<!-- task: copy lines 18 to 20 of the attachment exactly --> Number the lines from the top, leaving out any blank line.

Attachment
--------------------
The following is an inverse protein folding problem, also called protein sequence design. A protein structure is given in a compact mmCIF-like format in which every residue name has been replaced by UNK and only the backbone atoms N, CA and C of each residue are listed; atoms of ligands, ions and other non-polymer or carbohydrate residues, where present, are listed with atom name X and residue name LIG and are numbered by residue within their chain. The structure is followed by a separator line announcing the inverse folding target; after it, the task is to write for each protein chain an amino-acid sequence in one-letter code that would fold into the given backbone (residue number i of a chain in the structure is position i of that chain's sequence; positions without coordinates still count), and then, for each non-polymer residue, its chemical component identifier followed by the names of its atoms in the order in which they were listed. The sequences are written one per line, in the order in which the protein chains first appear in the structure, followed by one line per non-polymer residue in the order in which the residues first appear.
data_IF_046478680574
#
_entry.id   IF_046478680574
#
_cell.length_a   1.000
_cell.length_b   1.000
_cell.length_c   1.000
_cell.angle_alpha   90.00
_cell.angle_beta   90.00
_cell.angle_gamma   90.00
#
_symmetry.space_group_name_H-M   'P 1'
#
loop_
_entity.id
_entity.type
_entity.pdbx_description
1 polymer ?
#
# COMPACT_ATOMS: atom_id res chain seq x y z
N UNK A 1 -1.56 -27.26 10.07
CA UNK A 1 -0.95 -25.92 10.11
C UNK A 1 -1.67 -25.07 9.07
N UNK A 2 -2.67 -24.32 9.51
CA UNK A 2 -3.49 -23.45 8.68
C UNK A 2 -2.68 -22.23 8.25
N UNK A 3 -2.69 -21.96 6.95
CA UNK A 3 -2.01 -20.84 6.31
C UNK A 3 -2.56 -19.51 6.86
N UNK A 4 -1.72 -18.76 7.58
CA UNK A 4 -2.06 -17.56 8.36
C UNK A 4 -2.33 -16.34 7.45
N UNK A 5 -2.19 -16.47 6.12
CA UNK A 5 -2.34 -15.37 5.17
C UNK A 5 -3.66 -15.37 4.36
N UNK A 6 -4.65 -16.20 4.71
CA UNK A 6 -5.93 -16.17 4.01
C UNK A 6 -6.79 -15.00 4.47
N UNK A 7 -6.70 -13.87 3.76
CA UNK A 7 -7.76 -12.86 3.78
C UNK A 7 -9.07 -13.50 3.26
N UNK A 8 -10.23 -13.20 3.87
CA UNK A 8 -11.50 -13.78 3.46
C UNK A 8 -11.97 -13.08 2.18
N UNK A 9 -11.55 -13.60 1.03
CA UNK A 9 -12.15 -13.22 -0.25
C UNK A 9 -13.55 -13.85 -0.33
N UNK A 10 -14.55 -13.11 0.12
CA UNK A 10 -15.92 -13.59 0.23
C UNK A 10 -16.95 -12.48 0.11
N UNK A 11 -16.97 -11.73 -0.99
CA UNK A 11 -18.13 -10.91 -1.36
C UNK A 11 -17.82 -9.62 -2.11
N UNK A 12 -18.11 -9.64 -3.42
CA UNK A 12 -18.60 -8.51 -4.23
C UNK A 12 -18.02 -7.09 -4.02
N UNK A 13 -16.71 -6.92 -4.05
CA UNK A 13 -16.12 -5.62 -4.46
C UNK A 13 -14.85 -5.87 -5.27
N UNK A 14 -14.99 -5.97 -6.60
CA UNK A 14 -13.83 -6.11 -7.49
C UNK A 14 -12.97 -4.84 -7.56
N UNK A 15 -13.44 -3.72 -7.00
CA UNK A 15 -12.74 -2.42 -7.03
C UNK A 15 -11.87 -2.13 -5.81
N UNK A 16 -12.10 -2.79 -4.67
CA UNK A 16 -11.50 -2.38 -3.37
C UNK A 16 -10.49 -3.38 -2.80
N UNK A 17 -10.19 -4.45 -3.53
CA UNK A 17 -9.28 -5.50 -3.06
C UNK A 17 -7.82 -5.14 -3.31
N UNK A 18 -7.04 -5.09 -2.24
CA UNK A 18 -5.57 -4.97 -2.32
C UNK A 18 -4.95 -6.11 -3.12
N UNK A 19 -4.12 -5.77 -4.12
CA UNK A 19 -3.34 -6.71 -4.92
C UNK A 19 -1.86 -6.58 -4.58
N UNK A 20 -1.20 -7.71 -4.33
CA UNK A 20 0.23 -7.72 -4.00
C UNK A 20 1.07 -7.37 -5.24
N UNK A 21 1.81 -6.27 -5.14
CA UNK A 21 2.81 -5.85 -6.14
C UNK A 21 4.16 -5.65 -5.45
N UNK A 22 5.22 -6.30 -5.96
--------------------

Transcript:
_entity.pdbx_description
1 polymer ?
#